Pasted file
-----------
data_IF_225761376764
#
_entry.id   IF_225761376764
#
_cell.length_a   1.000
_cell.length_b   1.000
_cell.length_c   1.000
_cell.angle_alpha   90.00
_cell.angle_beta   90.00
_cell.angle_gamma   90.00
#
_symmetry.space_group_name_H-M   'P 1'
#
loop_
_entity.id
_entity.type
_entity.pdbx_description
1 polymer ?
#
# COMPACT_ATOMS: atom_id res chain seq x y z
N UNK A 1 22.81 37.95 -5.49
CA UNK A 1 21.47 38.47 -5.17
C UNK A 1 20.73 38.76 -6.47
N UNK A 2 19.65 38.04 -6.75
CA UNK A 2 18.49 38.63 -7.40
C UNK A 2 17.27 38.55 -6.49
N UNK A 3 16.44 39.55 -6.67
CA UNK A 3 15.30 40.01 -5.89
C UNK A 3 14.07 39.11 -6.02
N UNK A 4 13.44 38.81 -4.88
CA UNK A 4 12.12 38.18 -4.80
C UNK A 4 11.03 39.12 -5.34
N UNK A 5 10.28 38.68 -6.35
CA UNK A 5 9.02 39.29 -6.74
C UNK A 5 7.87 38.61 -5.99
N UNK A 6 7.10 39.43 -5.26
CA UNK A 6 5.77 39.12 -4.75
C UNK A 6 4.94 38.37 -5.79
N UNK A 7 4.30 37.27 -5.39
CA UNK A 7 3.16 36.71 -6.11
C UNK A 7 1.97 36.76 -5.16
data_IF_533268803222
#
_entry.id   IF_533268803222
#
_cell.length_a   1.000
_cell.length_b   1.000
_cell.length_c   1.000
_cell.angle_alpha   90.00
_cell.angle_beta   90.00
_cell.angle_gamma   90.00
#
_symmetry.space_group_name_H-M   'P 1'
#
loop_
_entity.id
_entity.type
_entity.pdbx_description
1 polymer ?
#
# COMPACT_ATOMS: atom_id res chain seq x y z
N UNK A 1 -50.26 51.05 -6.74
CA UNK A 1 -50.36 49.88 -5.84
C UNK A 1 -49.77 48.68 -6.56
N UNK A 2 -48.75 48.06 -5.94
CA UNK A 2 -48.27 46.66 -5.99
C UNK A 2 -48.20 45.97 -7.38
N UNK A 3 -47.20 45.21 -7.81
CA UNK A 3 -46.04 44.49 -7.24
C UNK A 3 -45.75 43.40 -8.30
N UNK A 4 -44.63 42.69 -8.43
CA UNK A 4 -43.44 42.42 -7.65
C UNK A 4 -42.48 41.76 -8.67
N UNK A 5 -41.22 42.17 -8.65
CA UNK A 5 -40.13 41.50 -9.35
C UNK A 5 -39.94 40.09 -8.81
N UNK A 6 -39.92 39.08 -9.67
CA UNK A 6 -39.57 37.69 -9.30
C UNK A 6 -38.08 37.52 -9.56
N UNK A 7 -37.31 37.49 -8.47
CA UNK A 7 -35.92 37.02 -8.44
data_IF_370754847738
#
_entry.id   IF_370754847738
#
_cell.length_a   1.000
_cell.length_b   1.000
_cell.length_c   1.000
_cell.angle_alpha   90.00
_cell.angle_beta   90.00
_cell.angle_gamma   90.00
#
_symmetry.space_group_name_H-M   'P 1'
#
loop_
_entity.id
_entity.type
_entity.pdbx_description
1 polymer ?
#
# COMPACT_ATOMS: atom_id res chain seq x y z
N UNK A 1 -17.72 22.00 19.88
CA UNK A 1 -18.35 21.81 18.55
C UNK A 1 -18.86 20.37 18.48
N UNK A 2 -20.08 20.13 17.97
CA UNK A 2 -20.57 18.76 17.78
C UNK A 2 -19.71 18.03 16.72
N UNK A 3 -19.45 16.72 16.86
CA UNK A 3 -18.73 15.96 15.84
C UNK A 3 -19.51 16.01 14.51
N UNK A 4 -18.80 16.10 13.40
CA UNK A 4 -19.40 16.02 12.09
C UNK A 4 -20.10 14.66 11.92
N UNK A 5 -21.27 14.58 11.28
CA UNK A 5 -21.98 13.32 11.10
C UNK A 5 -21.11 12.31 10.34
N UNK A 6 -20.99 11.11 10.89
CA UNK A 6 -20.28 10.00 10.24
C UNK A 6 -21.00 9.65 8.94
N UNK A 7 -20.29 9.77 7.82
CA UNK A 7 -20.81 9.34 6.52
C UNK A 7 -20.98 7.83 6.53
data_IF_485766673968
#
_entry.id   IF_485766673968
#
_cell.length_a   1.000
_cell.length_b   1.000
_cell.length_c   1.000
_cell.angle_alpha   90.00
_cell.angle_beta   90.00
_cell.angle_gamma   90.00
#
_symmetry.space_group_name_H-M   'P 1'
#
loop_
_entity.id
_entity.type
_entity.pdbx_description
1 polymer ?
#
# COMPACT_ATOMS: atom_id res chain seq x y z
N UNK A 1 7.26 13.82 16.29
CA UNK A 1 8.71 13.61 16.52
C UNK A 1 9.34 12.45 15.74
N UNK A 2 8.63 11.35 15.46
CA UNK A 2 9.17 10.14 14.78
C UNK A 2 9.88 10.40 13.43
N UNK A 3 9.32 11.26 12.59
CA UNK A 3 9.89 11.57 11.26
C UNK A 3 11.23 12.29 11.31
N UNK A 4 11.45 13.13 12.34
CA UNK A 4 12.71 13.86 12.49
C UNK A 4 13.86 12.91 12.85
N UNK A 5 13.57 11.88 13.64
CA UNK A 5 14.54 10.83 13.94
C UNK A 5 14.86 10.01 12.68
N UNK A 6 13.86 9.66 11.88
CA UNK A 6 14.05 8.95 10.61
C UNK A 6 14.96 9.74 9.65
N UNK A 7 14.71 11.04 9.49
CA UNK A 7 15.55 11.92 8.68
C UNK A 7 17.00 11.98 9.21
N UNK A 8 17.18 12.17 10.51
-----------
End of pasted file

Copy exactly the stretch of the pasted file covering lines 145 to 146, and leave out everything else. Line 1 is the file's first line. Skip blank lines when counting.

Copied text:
C UNK A 1 9.34 12.45 15.74
N UNK A 2 8.63 11.35 15.46